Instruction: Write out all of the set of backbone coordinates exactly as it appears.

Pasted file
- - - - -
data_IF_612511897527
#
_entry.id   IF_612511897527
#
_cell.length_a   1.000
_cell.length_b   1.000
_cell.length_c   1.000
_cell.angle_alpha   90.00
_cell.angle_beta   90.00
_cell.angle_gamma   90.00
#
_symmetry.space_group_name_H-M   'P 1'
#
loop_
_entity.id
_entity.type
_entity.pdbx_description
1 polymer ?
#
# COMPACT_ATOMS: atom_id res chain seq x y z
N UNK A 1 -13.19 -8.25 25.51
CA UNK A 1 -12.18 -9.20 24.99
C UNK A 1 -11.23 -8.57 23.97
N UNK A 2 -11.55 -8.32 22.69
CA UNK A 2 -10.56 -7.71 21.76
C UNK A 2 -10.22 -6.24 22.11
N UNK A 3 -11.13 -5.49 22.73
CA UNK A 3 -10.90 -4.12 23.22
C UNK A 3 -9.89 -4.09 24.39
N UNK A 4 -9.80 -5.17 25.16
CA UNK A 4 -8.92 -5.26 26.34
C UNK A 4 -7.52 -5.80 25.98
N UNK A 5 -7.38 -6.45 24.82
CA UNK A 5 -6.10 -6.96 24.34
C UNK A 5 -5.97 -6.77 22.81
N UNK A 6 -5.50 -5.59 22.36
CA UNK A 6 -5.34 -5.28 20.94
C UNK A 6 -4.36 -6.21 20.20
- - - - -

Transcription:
data_IF_612511897527
#
_entry.id   IF_612511897527
#
_cell.length_a   1.000
_cell.length_b   1.000
_cell.length_c   1.000
_cell.angle_alpha   90.00
_cell.angle_beta   90.00
_cell.angle_gamma   90.00
#
_symmetry.space_group_name_H-M   'P 1'
#
loop_
_entity.id
_entity.type
_entity.pdbx_description
1 polymer ?
#
# COMPACT_ATOMS: atom_id res chain seq x y z
N UNK A 1 -13.19 -8.25 25.51
CA UNK A 1 -12.18 -9.20 24.99
C UNK A 1 -11.23 -8.57 23.97
N UNK A 2 -11.55 -8.32 22.69
CA UNK A 2 -10.56 -7.71 21.76
C UNK A 2 -10.22 -6.24 22.11
N UNK A 3 -11.13 -5.49 22.73
CA UNK A 3 -10.90 -4.12 23.22
C UNK A 3 -9.89 -4.09 24.39
N UNK A 4 -9.80 -5.17 25.16
CA UNK A 4 -8.92 -5.26 26.34
C UNK A 4 -7.52 -5.80 25.98
N UNK A 5 -7.38 -6.45 24.82
CA UNK A 5 -6.10 -6.96 24.34
C UNK A 5 -5.97 -6.77 22.81
N UNK A 6 -5.50 -5.59 22.36
CA UNK A 6 -5.34 -5.28 20.94
C UNK A 6 -4.36 -6.21 20.20